13. 13. Scope of services under Service TaxServices on which Service Tax shall be attracted comprise of :  Those services which satisfy the definition of service u/s 65B (44)  Nine specified declared services u/s 66E  Those services which do not find place in negative list of services u/s 66D  Those services which are not exempt from levy of Service Tax under Notification No. 25/2012-ST dated 20.06.2012 to be contd…. 13
  14. 14. Scope of services under Service TaxServices on which no Service Tax shall be payable comprise of : • Service which are specifically excluded from the scope of definition of service itself u/s 65B(44). • 17 broad services specified in the negative list of services u/s 66D. • Services which are exempt from levy of Service Tax under N. No. 25/2012-ST dated 20.06.2012. • Specified services otherwise exempt under specific notifications. • Activities where service provider and service receiver are in non –taxable territory 14
  15. 15. Negative list of ServicesWhat is negative list • Defined in new section 66D • Section 66D specifies seventeen 17 broad categories of services. • Effective from 1-7-2012 • If an activity meets the characteristics of ‘ service ‘, it is taxable unless specified in Negative List. • Based on socio-economic–tax criterion 15
  16. 16. Sectors in Negative ListNegative list of services is drawn from seven sectors, viz. • services provided by specified person ie, Government • social welfare & public utilities • financial sector • transportation • construction & real estate • education • health care • others & miscellaneous 16
  17. 17. (a) services by Government or a local authority excludingthe following services to the extent they are not coveredelsewhere— (i) services by the Department of Posts by way of speed post, express parcel post, life insurance and agency services provided to a person other than Government; (ii) services in relation to an aircraft or a vessel, inside or outside the precincts of a port or an airport; (iii) transport of goods or passengers; or (iv) support services, other than services covered under clauses (i) to (iii) above, provided to business entities;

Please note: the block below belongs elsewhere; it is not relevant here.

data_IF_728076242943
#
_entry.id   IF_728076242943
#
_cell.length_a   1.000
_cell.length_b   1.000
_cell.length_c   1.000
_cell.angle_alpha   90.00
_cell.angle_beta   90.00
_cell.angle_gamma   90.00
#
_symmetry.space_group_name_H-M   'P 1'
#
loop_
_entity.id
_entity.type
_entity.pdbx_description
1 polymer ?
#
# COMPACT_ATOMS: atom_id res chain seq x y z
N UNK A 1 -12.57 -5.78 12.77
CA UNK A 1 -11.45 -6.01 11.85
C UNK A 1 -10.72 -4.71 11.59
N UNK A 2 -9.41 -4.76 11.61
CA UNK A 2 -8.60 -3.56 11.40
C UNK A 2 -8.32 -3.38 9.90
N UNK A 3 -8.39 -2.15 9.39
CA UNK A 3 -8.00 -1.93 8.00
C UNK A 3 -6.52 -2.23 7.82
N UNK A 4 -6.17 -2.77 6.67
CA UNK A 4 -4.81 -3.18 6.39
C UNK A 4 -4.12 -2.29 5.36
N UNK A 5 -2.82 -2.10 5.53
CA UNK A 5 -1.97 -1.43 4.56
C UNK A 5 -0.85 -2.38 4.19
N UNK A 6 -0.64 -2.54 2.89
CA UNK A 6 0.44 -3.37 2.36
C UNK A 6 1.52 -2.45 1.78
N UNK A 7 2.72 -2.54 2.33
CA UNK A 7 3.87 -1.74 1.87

18. 18. (b) services by the Reserve Bank of India;(c) services by a foreign diplomatic mission located in India;(d) services relating to agriculture by way of— (i) agricultural operations directly related to production of any agricultural produce including cultivation, harvesting, threshing, plant protection or seed testing; (ii) supply of farm labour; (iii) processes carried out at an agricultural farm including tending, pruning, cutting, harvesting, drying, cleaning, trimming, sun drying, fumigating, curing, sorting, grading, cooling or bulk packaging and such like operations which do not alter the essential characteristics of agricultural produce but make it only marketable for the primary market; (iv) renting or leasing of agro machinery or vacant land with or without a structure incidental to its use; (v) loading, unloading, packing, storage or warehousing of agricultural produce; (vi) agricultural extension services; (vii) services by any Agricultural Produce Marketing Committee or Board or services provided by a commission agent for sale or purchase of agricultural produce;
  19. 19. (e) trading of goods;(f) any process amounting to manufacture or productionof goods;(g) selling of space or time slots for advertisements otherthan advertisements broadcast by radio or television;(h) service by way of access to a road or a bridge onpayment of toll charges;(i) betting, gambling or lottery;(j) admission to entertainment events or access toamusement facilities;(k) transmission or distribution of electricity by anelectricity transmission or distribution utility;